Almost three years after a devastating earthquake struck Haiti, preliminary results of a new United Nations-backed national household survey show substantial progress for children there in the education, nutrition, health and sanitation sectors since 2006.
According to the initial results of the Haiti Demographic and Health Survey (DHS), which covered 13,350 households, 77 per cent of children aged 6-11 years attended primary school in 2012, compared to just below 50 per cent in 2005-2006 when the last survey was conducted.
Acute malnutrition among children aged 6-59 months has been reduced by half from 10 per cent to five per cent, and chronic malnutrition has been cut from 29 per cent to 22 per cent between 2005-2006 and 2012.
“Results of the survey show that the efforts of partners in Haiti in these three years contributed to progress in many sectors and mitigated the impact on children of the 2010 earthquake, the outbreak of cholera and other disasters.” said the representative of the UN Children’s Fund (UNICEF) in Haiti, Edouard Beigbeder.
“These findings call for a continued commitment to support the country in sustaining this success while addressing existing challenges and where progress has lagged,” he continued.
The Caribbean nation has been re-building since the earthquake struck in early January 2010, killing some 220,000 people and making 1.5 million others homeless, in addition to causing widespread destruction – particularly in the capital, Port-au-Prince – and a major humanitarian crisis.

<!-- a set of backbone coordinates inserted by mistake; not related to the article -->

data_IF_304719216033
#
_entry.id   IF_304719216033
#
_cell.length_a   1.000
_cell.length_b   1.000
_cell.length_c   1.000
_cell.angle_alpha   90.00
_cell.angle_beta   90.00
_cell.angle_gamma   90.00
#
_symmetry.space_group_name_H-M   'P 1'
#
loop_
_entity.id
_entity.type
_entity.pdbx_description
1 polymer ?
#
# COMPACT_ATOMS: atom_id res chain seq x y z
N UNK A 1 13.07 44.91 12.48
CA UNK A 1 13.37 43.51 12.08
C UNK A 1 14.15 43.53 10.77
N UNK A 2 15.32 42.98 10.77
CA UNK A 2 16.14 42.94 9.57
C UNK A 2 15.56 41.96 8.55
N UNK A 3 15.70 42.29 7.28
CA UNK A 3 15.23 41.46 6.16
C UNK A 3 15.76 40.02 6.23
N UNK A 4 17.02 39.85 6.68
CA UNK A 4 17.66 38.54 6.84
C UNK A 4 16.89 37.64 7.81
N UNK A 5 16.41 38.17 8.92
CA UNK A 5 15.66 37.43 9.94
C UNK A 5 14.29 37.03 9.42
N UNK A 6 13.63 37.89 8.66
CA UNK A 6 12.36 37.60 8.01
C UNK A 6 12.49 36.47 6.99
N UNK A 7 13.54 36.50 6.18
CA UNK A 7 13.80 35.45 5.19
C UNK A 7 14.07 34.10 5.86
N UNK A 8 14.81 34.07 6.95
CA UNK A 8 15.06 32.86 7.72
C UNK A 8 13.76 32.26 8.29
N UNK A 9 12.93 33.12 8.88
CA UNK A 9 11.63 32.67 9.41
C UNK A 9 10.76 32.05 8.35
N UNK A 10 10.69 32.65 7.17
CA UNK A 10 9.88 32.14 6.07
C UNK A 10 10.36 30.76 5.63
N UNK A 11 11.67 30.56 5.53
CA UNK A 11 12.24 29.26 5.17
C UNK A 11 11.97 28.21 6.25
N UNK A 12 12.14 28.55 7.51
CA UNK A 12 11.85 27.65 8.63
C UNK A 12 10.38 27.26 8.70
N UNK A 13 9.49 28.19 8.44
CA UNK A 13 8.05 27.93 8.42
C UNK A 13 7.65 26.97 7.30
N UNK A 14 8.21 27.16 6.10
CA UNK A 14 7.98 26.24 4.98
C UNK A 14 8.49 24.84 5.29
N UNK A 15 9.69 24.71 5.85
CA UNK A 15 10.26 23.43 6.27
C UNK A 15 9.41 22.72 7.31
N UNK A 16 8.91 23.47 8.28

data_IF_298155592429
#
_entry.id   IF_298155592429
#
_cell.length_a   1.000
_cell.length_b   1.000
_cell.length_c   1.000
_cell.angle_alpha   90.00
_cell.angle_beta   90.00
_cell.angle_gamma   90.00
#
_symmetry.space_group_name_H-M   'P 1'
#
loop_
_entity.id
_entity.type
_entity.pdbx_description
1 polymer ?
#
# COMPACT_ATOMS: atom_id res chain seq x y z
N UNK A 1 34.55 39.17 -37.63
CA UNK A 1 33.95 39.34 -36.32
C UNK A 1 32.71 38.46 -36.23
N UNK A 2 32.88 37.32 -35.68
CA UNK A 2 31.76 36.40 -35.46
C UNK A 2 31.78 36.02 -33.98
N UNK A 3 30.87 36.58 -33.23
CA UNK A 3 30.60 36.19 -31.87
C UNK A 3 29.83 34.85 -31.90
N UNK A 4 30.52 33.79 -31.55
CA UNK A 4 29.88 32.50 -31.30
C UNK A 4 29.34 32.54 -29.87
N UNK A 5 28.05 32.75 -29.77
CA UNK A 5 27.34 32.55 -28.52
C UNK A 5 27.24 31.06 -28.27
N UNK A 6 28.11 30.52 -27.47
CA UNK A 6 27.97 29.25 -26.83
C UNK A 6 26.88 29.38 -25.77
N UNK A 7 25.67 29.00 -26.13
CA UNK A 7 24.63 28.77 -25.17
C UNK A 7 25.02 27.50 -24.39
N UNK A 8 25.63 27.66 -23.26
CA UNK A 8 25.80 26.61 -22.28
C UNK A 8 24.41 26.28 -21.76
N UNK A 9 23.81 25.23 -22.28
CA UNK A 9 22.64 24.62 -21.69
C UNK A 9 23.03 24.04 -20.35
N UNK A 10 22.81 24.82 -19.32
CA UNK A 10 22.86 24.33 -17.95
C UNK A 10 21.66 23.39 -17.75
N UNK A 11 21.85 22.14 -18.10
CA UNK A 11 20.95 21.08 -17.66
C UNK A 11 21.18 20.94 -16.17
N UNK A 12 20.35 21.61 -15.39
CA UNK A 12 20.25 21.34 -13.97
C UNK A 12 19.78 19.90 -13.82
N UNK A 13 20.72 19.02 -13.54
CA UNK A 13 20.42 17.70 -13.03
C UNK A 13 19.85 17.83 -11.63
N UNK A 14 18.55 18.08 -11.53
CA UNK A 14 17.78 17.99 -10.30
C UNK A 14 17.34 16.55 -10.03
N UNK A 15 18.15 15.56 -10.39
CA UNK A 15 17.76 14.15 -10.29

The DHS 2012 was conducted by the Institut Haitien de l’Enfance, under the overall direction of the country’s Ministry of Population and Public Health, and was supported by UNICEF and the UN Population Fund (UNFPA), amongst others.
The survey also notes that the under-five mortality rate, at 88 child deaths per 1,000 live births, has shown a declining trend in the last 15 years, according to new estimates, down from 112 in 1997-2001 and 96 in 2002-2006.
Access to improved sources of water remained unchanged at 65 per cent, while 82 per cent of residents of internally displaced camps had access to improved sources of water. Access to improved sanitation almost doubled from 14 per cent in 2005-2006 to 26 per cent in 2012.
The 2012 Haiti DHS estimates socio-economic, demographic and health indicators for the entire Haitian population, including women of child-bearing age, children under five years of age, men aged between 15 and 59 years old. The last survey took place between October 2005 and June 2006.